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VOLUME 10 , ISSUE 1 ( January-June, 2019 ) > List of Articles
Seema Madbhavi, Alka D Kale
Keywords : Active smokers, Passive smokers, Salivary smoke, Thiocyanate, Tobacco smoke
Citation Information : Madbhavi S, Kale AD. Estimation and Comparison of Salivary Thiocyanate Levels in Active and Passive Smokers. J Health Sci Res 2019; 10 (1):15-17.
License: CC BY-NC 4.0
Published Online: 01-06-2019
Copyright Statement: Copyright © 2019; Jaypee Brothers Medical Publishers (P) Ltd.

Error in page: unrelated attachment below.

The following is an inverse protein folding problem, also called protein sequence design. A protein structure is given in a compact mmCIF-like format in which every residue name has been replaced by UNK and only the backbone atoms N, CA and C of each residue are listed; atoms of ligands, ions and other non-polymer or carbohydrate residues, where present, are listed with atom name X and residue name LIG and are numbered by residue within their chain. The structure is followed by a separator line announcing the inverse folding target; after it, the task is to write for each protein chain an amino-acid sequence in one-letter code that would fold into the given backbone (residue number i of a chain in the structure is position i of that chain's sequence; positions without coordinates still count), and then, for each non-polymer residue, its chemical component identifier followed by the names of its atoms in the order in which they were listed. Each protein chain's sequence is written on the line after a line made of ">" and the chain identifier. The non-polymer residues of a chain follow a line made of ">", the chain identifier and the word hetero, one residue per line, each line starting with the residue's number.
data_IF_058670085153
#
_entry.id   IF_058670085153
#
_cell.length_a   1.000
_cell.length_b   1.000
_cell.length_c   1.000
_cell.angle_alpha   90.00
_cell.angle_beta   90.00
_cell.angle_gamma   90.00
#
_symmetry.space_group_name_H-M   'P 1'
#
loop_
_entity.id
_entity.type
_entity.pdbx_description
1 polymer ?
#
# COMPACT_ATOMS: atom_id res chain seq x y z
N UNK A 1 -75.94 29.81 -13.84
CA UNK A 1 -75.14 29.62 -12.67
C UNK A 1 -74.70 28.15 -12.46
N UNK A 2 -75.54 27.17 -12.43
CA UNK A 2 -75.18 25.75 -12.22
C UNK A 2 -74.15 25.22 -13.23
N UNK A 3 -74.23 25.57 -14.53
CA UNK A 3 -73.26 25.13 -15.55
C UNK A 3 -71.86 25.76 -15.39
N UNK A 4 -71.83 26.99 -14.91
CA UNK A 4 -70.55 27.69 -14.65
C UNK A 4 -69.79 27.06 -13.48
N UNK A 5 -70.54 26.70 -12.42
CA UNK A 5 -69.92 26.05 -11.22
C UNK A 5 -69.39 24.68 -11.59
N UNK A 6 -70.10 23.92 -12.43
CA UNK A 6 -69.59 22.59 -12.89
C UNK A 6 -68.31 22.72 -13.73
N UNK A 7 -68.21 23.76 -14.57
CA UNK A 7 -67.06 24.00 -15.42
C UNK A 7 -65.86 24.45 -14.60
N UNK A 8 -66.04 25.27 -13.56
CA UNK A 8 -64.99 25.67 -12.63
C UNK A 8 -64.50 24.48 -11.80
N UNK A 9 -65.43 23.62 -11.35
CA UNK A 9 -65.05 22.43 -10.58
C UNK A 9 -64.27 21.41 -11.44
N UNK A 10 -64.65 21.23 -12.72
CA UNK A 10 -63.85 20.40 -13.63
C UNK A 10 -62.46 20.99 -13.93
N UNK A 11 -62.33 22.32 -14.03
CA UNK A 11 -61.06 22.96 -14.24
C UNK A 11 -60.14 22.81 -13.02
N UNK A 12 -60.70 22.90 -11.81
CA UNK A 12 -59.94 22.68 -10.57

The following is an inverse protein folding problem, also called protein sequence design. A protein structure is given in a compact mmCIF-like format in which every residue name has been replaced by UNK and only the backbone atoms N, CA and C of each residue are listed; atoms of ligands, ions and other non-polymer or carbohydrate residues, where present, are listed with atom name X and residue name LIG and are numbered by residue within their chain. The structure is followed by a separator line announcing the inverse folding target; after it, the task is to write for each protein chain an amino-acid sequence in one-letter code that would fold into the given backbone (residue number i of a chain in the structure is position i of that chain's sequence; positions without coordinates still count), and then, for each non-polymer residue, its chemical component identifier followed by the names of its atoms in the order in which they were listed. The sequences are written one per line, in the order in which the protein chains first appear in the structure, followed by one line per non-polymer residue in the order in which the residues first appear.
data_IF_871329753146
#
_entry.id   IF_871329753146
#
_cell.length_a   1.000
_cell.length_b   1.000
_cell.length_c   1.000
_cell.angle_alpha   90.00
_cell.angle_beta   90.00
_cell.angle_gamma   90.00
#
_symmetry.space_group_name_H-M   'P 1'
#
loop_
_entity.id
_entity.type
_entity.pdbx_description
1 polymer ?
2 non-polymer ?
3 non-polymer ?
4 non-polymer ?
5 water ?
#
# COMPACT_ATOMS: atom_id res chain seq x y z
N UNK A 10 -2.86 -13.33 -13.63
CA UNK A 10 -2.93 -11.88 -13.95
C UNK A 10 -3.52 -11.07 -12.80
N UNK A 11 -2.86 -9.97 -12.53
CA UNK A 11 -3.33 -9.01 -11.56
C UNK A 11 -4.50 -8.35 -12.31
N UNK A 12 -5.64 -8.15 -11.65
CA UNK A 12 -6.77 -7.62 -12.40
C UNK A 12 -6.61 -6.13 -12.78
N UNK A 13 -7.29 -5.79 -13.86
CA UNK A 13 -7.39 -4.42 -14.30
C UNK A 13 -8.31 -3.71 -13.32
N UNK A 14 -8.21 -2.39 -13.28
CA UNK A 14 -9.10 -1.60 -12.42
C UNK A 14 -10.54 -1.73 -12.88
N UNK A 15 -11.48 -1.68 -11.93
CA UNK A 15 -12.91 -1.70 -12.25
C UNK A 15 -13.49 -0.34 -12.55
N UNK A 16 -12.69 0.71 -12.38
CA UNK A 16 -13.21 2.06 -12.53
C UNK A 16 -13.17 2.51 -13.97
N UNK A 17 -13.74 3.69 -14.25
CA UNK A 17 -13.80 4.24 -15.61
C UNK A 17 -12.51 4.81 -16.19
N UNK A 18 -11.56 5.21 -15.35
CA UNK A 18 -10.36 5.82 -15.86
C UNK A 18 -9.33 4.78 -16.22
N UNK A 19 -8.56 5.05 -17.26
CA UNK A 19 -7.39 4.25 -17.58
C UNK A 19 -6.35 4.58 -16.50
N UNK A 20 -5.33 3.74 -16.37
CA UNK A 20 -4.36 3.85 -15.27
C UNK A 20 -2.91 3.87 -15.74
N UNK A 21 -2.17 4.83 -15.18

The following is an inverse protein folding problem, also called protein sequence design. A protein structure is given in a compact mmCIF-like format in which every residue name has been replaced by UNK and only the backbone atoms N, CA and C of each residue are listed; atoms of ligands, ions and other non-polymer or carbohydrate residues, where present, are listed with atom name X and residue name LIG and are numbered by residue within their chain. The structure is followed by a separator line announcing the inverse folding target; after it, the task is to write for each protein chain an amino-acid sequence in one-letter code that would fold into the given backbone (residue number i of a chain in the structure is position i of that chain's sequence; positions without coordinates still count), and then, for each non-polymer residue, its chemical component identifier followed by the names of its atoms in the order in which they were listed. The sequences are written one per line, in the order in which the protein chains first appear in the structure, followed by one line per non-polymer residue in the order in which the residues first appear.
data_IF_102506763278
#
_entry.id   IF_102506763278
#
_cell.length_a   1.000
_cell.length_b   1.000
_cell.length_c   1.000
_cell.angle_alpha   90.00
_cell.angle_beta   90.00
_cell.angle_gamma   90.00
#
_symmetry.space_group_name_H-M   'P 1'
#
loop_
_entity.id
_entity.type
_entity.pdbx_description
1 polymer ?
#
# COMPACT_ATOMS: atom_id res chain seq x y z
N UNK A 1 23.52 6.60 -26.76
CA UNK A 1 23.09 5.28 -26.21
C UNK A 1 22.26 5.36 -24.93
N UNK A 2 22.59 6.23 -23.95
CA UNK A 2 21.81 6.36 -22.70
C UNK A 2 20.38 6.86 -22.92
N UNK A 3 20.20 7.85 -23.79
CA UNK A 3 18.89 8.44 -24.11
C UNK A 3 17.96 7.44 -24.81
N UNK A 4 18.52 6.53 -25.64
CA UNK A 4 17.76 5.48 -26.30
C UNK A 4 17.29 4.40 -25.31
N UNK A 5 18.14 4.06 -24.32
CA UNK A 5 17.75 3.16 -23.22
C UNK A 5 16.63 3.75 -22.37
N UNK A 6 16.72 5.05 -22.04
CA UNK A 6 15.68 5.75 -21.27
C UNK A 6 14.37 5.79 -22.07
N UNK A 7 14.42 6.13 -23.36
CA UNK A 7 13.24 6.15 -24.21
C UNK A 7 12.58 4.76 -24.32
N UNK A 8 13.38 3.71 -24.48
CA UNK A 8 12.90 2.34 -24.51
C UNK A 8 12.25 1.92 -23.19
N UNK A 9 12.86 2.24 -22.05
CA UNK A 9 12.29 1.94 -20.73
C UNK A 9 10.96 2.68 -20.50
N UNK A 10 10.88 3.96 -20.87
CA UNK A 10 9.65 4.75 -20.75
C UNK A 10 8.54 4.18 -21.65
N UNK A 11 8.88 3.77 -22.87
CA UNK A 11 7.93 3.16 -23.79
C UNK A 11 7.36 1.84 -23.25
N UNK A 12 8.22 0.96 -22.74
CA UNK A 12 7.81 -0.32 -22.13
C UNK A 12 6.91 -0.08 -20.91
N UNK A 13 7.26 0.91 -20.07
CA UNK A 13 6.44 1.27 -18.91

Introduction: Tobacco causes various adverse effects such as oral precancer, cancer, chronic obstructive pulmonary disease, hypertension, peripheral vascular disease, and myocardial infarction, etc. Passive smoking is inhalation of smoke called second-hand smoke or environmental tobacco smoke by persons other than active smoker. Tobacco smoke contains thiocyanate (SCN), which can enter the human body through ingestion or inhalation. Various adverse effects have been reported due to increased serum SCN concentration. Serum and salivary SCN levels have been used to evaluate toxicity among active smokers. However, screening of exposure to tobacco among passive smokers needs to be studied. Estimation of salivary SCN can be a useful indicator for the same. Aim: Estimation and comparison of the salivary SCN levels in active and passive smokers. Materials and methods: Twenty passive smokers and 10 active smokers aged between 18 years and 21 years, with the history of minimum of 1 cigarette/day, for a minimum period of 3 months were included in the study. Active smokers with history of chewable tobacco and passive smokers with history of chewable/nonchewable tobacco, patients under nitroprusside therapy, alcohol consumption, and any systemic diseases were excluded from the study. Whole unstimulated saliva was collected and was stored at −20°C. Salivary SCN levels were estimated. Results: Study shows increased salivary SCN level in active and passive smokers with increased number of cigarettes and duration of exposure. Study revealed positive correlation with salivary SCN level and increase in number of cigarettes and exposure among passive smokers. Sensitivity and specificity are 70% and 80%, respectively. Conclusion: Salivary SCN can be used for screening of passive smokers for the exposure of tobacco to monitor their associated toxicity. Clinical significance: Passive smoking is inhalation of smoke called second-hand smoke or the environmental tobacco smoke by persons other than active smoker. Tobacco smoke contains SCN, which can enter the human body through ingestion or inhalation. Various adverse effects have been reported through increased serum SCN concentration. The present study significantly indicates that passive smokers are at equal risk to tobacco smoke as active smokers.
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